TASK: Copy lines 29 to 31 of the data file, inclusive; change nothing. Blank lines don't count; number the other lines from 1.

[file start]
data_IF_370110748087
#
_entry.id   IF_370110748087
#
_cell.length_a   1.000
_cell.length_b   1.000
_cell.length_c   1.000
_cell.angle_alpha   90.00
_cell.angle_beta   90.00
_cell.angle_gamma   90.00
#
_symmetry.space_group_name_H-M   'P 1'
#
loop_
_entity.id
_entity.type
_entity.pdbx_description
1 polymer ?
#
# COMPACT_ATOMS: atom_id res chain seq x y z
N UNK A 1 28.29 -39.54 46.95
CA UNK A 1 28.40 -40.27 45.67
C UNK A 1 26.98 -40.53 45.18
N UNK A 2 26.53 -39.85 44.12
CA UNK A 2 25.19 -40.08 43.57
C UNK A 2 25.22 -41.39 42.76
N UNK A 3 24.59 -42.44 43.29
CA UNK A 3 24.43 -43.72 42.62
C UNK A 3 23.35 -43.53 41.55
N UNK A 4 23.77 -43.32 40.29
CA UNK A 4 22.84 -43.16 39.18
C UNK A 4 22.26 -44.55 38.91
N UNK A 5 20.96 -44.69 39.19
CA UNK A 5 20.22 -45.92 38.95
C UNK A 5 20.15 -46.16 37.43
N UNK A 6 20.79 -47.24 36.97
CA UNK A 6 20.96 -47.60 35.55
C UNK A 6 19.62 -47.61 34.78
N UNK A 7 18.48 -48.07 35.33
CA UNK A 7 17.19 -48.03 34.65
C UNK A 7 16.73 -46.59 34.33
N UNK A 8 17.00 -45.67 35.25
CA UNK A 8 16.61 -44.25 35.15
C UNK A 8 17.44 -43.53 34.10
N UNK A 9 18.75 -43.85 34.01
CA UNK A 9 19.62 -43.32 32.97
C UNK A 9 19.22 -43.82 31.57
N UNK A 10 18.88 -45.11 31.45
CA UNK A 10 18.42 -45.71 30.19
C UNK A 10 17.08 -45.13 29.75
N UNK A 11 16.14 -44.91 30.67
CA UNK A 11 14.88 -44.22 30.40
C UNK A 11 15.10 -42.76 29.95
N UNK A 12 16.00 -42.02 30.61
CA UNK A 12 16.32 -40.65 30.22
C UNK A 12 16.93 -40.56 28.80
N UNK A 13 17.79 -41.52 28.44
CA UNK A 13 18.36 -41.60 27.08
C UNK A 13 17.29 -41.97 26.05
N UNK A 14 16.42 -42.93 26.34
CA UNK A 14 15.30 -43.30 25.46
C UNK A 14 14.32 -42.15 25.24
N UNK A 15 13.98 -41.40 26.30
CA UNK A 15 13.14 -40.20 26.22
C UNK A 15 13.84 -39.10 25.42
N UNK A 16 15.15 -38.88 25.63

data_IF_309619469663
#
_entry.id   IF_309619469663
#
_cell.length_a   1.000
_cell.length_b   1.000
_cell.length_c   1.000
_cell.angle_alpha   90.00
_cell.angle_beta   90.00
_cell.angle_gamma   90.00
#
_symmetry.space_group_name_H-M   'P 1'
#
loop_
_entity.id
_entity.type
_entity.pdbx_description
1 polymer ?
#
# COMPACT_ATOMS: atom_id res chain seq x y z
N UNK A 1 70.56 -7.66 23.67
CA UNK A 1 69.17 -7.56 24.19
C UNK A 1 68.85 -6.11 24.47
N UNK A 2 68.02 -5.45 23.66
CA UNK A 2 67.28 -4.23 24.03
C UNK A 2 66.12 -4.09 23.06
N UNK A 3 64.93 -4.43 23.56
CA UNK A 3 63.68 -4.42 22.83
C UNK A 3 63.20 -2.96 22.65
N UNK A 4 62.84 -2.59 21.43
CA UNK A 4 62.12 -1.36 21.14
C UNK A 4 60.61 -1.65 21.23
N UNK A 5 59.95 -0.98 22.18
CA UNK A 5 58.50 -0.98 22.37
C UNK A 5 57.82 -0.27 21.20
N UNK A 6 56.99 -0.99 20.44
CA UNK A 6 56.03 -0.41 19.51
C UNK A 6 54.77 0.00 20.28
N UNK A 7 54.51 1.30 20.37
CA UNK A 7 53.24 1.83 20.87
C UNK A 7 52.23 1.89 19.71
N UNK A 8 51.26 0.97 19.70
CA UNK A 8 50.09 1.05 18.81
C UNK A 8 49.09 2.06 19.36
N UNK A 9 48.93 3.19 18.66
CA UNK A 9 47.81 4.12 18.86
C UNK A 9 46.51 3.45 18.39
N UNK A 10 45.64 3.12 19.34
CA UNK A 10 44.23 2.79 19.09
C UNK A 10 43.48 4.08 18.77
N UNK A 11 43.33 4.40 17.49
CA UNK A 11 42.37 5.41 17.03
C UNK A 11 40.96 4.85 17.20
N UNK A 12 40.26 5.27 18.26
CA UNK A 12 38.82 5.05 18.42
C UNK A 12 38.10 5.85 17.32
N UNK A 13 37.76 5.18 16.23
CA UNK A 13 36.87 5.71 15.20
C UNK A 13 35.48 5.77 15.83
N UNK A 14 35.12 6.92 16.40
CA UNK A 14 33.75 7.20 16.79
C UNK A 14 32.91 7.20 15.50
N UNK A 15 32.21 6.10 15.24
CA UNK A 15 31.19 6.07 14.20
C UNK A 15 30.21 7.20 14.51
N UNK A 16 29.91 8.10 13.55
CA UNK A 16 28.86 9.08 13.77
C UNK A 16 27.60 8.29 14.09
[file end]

C UNK A 3 23.35 -43.53 41.55
N UNK A 4 23.77 -43.32 40.29
CA UNK A 4 22.84 -43.16 39.18